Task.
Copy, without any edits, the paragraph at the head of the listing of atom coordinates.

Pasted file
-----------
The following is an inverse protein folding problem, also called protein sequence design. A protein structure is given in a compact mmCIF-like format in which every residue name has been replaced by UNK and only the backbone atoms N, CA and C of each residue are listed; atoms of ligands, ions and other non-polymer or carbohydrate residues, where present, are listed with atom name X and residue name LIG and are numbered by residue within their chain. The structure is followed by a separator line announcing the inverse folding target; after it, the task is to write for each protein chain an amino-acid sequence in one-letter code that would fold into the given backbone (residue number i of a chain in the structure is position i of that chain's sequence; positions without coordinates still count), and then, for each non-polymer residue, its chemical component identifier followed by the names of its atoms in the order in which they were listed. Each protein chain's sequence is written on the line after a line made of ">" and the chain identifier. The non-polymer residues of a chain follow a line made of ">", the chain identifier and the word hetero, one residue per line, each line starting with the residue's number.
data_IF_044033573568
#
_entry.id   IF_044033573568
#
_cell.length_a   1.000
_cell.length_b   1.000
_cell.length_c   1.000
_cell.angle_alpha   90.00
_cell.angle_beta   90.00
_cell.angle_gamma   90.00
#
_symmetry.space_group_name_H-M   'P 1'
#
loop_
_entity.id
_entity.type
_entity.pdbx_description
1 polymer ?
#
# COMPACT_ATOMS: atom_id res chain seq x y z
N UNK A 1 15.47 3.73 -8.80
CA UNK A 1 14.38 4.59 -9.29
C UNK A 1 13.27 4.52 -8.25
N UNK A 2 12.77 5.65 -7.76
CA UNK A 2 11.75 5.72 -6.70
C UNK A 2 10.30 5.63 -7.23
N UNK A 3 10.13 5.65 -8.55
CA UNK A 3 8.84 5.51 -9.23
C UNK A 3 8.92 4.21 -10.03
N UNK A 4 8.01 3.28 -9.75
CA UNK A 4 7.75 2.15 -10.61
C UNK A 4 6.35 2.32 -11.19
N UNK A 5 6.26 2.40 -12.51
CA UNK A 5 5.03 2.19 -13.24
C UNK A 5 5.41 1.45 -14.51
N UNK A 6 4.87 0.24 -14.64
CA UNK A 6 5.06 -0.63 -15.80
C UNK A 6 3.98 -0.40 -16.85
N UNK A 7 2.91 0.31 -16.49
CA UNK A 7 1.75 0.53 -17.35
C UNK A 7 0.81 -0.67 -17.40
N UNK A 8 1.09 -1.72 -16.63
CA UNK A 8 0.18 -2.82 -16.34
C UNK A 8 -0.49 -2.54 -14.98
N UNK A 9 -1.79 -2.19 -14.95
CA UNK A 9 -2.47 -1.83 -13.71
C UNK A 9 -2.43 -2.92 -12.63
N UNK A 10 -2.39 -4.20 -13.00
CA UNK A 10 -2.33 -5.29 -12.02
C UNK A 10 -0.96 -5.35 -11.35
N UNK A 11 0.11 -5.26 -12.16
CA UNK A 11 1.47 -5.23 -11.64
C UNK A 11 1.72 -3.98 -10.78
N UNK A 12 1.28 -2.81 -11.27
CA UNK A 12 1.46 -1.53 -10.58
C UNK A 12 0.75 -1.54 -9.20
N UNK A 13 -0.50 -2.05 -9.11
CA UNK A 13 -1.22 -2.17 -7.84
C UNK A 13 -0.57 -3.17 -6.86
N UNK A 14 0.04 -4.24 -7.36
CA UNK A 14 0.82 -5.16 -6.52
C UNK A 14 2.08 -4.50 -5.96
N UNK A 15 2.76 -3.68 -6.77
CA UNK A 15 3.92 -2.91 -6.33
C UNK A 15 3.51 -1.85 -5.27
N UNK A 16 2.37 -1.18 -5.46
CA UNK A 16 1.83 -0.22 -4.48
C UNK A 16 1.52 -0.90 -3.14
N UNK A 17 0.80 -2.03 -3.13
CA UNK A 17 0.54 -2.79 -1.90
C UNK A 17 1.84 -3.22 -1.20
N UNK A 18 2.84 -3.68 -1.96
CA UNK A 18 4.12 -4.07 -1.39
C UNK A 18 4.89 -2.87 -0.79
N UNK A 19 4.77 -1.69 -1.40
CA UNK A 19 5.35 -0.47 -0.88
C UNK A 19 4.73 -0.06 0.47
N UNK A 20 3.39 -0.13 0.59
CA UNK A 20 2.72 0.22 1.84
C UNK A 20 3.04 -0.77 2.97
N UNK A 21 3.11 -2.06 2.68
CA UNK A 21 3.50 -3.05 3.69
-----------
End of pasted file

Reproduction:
The following is an inverse protein folding problem, also called protein sequence design. A protein structure is given in a compact mmCIF-like format in which every residue name has been replaced by UNK and only the backbone atoms N, CA and C of each residue are listed; atoms of ligands, ions and other non-polymer or carbohydrate residues, where present, are listed with atom name X and residue name LIG and are numbered by residue within their chain. The structure is followed by a separator line announcing the inverse folding target; after it, the task is to write for each protein chain an amino-acid sequence in one-letter code that would fold into the given backbone (residue number i of a chain in the structure is position i of that chain's sequence; positions without coordinates still count), and then, for each non-polymer residue, its chemical component identifier followed by the names of its atoms in the order in which they were listed. Each protein chain's sequence is written on the line after a line made of ">" and the chain identifier. The non-polymer residues of a chain follow a line made of ">", the chain identifier and the word hetero, one residue per line, each line starting with the residue's number.